Friday, 16 May 2008

When Does Human Life Begin?

Inject rational argument into embryo debate, says expert Friday, 16 May 2008 In the week that the UK parliament debates controversial amendments to the 1990 Human Fertilisation and Embryology Act, Professor John Burn asks at what point a cell becomes a human. Prof. Burn is Medical Director of the Institute of Human Genetics at Newcastle University, where some of the most controversial stem cell research takes place. The fact that stem cells have a potential role in the treatment of incurable diseases such as paraplegia and Parkinson's disease means that we should avoid erecting blanket legal barriers, writes Prof. Burn. Concerns about the misuse of funds, threats to the structure of the family, and the dangers of admixed (hybrid) embryos can all be adequately addressed without an act of parliament, he argues. Stem cell research is done in a highly regulated environment, with statutory bodies such as the Human Fertilisation and Embryology Authority (HFEA) having access to the requisite expertise. The authority has already proved its ability to reach reasoned conclusions on similarly touchy subjects. But there is one argument against stem cell research that cannot be addressed by a committee, Prof. Burn says — the question of when human life begins. The Catholic Church’s position is clear: from the moment of conception an embryo is a human being, entitled to full human status. It equates the deliberate generation of embryonic stem cells to murder. Like some of his predecessors, Pope Benedict XVI has declared that “ensoulment” might occur at conception. But, writes Prof. Burn, if souls are delivered, it is difficult to see how this could occur before 14 days. It is only then that the primitive streak forms, and a single embryo could be said to exist. Before this, the cells that make up the embryo could result in up to five identical embryos. The Catholic Church is more supportive of research on adult stem cells, but Prof. Burns says that recent research with induced pluripotent stem cells — adult stem cells which are made to act like embryonic ones — could be regarded as resulting in “instant ensoulment”. Prof. Burn also claims that the tabloid horror of admixed embryos (the cow-human hybrids) is misplaced. Adult stem cells are used, and “admixed embryos use tissue from the abattoir to preserve precious human eggs and advance laboratory research that offers real hope.” “Just as protests about cadaver organ donation were addressed rationally and led to the widespread acceptance that the definition of death could no longer depend on biblical interpretation, so medical need dictates that the origin of human individuality must be defined with similar pragmatic precision. A cell cannot have a soul”, concludes Prof. Burn. Reference: Can a cell have a soul? John Burn BMJ 2008;336:1132 (17 May), doi:10.1136/bmj.39581.436875.94 See also: Does a clone have a ‘soul’? CellNEWS ......... ZenMaster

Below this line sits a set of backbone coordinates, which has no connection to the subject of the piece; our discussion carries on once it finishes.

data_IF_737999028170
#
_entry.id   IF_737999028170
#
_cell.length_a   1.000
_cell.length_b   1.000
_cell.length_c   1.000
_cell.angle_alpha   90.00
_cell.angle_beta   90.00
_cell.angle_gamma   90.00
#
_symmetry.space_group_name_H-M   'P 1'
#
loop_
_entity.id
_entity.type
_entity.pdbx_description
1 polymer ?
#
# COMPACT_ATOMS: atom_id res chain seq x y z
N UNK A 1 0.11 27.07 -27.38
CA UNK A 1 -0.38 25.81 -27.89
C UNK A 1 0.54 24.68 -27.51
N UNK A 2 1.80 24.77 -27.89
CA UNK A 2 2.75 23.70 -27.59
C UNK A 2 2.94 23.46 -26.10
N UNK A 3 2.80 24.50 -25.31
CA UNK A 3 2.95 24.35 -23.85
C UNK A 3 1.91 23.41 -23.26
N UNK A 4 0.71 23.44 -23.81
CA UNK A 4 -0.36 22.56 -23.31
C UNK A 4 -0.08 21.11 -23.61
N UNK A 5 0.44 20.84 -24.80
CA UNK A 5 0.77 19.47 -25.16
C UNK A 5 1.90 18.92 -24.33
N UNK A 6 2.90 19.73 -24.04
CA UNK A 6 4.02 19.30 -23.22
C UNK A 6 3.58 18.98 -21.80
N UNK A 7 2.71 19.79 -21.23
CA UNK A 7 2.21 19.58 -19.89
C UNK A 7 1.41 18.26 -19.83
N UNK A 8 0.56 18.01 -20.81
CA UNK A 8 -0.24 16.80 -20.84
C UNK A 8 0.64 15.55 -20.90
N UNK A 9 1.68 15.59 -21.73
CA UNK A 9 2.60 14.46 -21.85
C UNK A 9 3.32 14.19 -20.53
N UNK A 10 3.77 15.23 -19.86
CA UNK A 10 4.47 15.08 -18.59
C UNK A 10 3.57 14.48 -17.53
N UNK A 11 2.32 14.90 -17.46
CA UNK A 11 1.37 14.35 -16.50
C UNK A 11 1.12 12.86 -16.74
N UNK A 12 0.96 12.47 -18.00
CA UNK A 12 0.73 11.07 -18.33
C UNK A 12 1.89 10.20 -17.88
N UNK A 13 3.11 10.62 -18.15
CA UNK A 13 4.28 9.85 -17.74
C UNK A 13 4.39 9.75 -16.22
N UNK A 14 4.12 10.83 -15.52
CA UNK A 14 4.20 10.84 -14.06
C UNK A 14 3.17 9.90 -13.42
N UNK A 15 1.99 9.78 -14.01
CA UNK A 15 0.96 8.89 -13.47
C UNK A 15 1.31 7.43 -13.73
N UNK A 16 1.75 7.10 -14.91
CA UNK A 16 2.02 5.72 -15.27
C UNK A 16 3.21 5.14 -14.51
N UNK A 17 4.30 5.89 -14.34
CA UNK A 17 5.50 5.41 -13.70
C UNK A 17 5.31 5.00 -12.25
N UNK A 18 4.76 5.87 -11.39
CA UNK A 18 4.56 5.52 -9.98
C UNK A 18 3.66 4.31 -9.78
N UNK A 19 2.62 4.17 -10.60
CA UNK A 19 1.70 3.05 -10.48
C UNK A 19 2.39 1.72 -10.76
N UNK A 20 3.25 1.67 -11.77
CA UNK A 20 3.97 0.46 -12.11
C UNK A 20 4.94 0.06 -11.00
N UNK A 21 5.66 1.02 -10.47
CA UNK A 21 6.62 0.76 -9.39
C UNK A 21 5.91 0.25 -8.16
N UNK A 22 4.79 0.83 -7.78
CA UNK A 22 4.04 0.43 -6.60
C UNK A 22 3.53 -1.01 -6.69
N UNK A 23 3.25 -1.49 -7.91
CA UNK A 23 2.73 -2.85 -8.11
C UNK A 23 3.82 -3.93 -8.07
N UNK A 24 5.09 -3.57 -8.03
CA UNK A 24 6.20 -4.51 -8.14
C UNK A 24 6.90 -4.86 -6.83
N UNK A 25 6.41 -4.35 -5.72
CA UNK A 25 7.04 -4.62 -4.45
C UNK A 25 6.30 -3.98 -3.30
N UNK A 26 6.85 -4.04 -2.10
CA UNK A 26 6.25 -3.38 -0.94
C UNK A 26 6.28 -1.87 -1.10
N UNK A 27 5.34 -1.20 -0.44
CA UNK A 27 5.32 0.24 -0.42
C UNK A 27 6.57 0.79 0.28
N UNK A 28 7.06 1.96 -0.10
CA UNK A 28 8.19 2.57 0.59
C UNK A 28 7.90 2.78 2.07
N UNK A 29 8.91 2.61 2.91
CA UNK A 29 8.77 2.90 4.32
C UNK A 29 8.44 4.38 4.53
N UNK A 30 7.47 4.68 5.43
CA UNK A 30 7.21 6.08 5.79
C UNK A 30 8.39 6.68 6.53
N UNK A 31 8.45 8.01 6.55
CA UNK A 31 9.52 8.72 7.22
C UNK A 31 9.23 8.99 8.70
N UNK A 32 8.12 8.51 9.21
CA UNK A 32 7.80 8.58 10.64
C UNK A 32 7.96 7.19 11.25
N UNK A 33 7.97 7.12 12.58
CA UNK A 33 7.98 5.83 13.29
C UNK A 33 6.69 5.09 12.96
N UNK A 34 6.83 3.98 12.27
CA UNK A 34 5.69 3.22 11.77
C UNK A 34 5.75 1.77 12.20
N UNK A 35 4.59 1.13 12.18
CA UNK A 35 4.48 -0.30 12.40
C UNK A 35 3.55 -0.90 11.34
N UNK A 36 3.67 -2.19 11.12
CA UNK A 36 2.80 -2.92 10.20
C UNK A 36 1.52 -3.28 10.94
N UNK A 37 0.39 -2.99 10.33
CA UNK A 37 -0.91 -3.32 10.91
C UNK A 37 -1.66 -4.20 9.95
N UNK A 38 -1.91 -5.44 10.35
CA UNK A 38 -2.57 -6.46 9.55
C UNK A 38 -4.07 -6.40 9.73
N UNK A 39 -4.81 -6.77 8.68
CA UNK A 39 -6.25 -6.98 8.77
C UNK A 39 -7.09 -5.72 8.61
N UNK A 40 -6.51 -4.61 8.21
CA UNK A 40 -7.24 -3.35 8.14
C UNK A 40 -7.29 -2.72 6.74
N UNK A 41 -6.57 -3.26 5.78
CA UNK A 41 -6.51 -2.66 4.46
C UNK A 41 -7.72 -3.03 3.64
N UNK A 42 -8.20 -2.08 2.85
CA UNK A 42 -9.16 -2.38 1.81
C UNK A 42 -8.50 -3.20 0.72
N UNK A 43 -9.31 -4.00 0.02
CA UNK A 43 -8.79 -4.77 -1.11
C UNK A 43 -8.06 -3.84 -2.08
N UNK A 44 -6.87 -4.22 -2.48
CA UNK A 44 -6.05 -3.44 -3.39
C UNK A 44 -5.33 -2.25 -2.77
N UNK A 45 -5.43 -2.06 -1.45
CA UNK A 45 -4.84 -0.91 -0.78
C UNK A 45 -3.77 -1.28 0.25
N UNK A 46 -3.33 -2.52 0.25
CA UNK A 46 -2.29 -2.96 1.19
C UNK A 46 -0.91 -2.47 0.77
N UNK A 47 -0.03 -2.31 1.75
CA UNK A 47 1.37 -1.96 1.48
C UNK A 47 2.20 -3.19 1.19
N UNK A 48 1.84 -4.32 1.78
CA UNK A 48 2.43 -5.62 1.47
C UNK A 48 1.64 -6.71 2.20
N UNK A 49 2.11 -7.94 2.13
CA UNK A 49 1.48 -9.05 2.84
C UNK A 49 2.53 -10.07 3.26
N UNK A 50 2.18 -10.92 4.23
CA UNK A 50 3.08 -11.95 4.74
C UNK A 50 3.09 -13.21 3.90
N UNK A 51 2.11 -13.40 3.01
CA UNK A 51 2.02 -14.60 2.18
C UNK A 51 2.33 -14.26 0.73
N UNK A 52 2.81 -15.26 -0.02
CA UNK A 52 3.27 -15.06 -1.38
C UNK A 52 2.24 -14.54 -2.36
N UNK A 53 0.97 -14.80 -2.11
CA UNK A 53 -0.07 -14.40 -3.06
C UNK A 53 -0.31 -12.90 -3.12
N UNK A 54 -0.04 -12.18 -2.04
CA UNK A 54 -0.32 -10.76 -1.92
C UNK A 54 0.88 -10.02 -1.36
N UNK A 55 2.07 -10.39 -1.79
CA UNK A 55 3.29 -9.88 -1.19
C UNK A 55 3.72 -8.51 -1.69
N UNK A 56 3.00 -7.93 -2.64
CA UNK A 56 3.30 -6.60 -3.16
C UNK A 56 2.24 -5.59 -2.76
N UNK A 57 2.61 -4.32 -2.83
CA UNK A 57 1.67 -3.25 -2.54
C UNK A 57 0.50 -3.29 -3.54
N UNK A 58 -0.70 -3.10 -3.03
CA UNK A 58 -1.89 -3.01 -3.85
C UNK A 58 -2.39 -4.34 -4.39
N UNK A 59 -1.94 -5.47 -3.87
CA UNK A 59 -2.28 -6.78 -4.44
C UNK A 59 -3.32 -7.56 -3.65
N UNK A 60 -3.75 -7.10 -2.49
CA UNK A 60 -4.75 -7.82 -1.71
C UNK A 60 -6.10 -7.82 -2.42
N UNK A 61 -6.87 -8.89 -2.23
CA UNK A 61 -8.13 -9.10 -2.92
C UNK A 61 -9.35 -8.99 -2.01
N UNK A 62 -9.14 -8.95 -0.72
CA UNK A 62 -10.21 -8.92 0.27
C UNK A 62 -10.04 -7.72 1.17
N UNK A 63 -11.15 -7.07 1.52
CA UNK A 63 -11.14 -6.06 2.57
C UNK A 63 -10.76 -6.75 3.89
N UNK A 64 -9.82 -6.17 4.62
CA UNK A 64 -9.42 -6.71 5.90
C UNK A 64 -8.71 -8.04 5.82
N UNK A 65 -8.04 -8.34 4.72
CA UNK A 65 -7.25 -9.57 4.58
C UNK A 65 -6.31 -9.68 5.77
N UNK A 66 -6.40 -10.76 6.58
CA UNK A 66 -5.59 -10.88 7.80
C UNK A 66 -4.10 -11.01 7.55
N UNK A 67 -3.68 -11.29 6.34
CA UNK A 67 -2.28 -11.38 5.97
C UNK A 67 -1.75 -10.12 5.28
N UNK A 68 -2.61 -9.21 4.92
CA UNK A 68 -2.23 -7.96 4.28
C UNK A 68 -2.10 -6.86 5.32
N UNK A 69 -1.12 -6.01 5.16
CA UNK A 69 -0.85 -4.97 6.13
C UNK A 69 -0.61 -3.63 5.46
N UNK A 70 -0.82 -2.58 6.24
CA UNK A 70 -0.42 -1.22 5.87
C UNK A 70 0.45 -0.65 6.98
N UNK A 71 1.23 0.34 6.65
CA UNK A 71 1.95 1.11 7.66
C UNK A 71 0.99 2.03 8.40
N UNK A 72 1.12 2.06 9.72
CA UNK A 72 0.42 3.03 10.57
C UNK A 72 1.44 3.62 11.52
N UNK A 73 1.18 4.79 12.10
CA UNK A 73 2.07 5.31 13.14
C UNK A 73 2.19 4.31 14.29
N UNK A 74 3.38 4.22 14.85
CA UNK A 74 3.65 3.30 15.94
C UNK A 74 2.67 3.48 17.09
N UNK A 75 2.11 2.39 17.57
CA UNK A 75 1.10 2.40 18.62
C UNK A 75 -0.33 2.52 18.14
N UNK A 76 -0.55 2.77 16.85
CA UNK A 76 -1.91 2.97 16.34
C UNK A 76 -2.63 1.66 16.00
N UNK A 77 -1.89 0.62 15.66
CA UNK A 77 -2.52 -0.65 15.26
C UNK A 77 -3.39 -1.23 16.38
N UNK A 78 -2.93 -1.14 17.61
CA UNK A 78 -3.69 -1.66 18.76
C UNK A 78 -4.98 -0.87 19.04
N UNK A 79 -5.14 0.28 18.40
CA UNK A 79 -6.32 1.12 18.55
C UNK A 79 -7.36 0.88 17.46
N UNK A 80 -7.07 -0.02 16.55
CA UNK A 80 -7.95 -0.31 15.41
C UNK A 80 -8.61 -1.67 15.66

For more on stem cells and cloning, go to CellNEWS at and

No comments: